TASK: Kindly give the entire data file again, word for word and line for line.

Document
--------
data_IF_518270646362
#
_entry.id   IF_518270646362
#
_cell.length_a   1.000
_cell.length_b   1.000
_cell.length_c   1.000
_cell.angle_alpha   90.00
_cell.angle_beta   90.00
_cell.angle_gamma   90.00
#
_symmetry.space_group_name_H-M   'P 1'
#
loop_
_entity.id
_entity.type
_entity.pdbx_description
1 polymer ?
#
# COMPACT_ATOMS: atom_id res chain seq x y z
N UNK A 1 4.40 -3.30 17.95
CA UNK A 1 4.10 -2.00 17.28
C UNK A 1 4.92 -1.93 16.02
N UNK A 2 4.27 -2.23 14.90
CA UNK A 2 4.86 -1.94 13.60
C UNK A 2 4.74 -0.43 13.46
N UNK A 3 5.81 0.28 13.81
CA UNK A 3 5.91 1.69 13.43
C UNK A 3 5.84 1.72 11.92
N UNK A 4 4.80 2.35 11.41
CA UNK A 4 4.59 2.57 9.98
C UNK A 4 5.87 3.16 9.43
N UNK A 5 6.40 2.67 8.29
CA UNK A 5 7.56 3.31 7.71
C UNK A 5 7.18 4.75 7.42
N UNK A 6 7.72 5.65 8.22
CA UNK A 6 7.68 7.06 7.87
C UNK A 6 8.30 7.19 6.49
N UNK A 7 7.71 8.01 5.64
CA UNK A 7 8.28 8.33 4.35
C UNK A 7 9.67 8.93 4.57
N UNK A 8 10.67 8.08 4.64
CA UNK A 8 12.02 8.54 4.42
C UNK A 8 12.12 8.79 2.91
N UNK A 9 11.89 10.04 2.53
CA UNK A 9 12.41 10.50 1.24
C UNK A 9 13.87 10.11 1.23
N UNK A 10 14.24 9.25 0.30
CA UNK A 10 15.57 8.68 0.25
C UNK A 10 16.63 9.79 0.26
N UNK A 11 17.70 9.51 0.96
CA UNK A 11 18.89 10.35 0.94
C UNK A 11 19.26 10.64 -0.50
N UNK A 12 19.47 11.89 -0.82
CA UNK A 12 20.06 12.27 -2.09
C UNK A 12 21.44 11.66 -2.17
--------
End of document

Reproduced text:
data_IF_518270646362
#
_entry.id   IF_518270646362
#
_cell.length_a   1.000
_cell.length_b   1.000
_cell.length_c   1.000
_cell.angle_alpha   90.00
_cell.angle_beta   90.00
_cell.angle_gamma   90.00
#
_symmetry.space_group_name_H-M   'P 1'
#
loop_
_entity.id
_entity.type
_entity.pdbx_description
1 polymer ?
#
# COMPACT_ATOMS: atom_id res chain seq x y z
N UNK A 1 4.40 -3.30 17.95
CA UNK A 1 4.10 -2.00 17.28
C UNK A 1 4.92 -1.93 16.02
N UNK A 2 4.27 -2.23 14.90
CA UNK A 2 4.86 -1.94 13.60
C UNK A 2 4.74 -0.43 13.46
N UNK A 3 5.81 0.28 13.81
CA UNK A 3 5.91 1.69 13.43
C UNK A 3 5.84 1.72 11.92
N UNK A 4 4.80 2.35 11.41
CA UNK A 4 4.59 2.57 9.98
C UNK A 4 5.87 3.16 9.43
N UNK A 5 6.40 2.67 8.29
CA UNK A 5 7.56 3.31 7.71
C UNK A 5 7.18 4.75 7.42
N UNK A 6 7.72 5.65 8.22
CA UNK A 6 7.68 7.06 7.87
C UNK A 6 8.30 7.19 6.49
N UNK A 7 7.71 8.01 5.64
CA UNK A 7 8.28 8.33 4.35
C UNK A 7 9.67 8.93 4.57
N UNK A 8 10.67 8.08 4.64
CA UNK A 8 12.02 8.54 4.42
C UNK A 8 12.12 8.79 2.91
N UNK A 9 11.89 10.04 2.53
CA UNK A 9 12.41 10.50 1.24
C UNK A 9 13.87 10.11 1.23
N UNK A 10 14.24 9.25 0.30
CA UNK A 10 15.57 8.68 0.25
C UNK A 10 16.63 9.79 0.26
N UNK A 11 17.70 9.51 0.96
CA UNK A 11 18.89 10.35 0.94
C UNK A 11 19.26 10.64 -0.50
N UNK A 12 19.47 11.89 -0.82
CA UNK A 12 20.06 12.27 -2.09
C UNK A 12 21.44 11.66 -2.17